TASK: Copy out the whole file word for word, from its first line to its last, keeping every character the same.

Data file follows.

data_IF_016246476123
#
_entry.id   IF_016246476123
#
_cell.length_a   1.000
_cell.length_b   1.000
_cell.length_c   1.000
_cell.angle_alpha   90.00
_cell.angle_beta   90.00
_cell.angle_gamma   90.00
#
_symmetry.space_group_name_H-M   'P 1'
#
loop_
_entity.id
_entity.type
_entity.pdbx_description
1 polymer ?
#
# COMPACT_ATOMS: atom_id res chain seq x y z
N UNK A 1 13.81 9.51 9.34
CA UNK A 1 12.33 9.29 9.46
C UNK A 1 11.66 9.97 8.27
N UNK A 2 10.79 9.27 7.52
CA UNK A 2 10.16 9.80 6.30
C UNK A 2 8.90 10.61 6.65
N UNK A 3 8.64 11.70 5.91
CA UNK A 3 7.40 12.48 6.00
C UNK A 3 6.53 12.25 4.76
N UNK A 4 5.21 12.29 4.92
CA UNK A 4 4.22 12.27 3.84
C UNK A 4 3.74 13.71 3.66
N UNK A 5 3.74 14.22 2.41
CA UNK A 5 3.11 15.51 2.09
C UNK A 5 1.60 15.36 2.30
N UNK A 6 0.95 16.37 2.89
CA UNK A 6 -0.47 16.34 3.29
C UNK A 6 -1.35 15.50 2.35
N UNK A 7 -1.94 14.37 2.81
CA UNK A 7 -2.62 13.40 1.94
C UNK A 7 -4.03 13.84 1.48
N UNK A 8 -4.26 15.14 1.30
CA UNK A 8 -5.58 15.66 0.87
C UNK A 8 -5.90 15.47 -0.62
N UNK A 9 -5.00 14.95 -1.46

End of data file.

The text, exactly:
data_IF_016246476123
#
_entry.id   IF_016246476123
#
_cell.length_a   1.000
_cell.length_b   1.000
_cell.length_c   1.000
_cell.angle_alpha   90.00
_cell.angle_beta   90.00
_cell.angle_gamma   90.00
#
_symmetry.space_group_name_H-M   'P 1'
#
loop_
_entity.id
_entity.type
_entity.pdbx_description
1 polymer ?
#
# COMPACT_ATOMS: atom_id res chain seq x y z
N UNK A 1 13.81 9.51 9.34
CA UNK A 1 12.33 9.29 9.46
C UNK A 1 11.66 9.97 8.27
N UNK A 2 10.79 9.27 7.52
CA UNK A 2 10.16 9.80 6.30
C UNK A 2 8.90 10.61 6.65
N UNK A 3 8.64 11.70 5.91
CA UNK A 3 7.40 12.48 6.00
C UNK A 3 6.53 12.25 4.76
N UNK A 4 5.21 12.29 4.92
CA UNK A 4 4.22 12.27 3.84
C UNK A 4 3.74 13.71 3.66
N UNK A 5 3.74 14.22 2.41
CA UNK A 5 3.11 15.51 2.09
C UNK A 5 1.60 15.36 2.30
N UNK A 6 0.95 16.37 2.89
CA UNK A 6 -0.47 16.34 3.29
C UNK A 6 -1.35 15.50 2.35
N UNK A 7 -1.94 14.37 2.81
CA UNK A 7 -2.62 13.40 1.94
C UNK A 7 -4.03 13.84 1.48
N UNK A 8 -4.26 15.14 1.30
CA UNK A 8 -5.58 15.66 0.87
C UNK A 8 -5.90 15.47 -0.62
N UNK A 9 -5.00 14.95 -1.46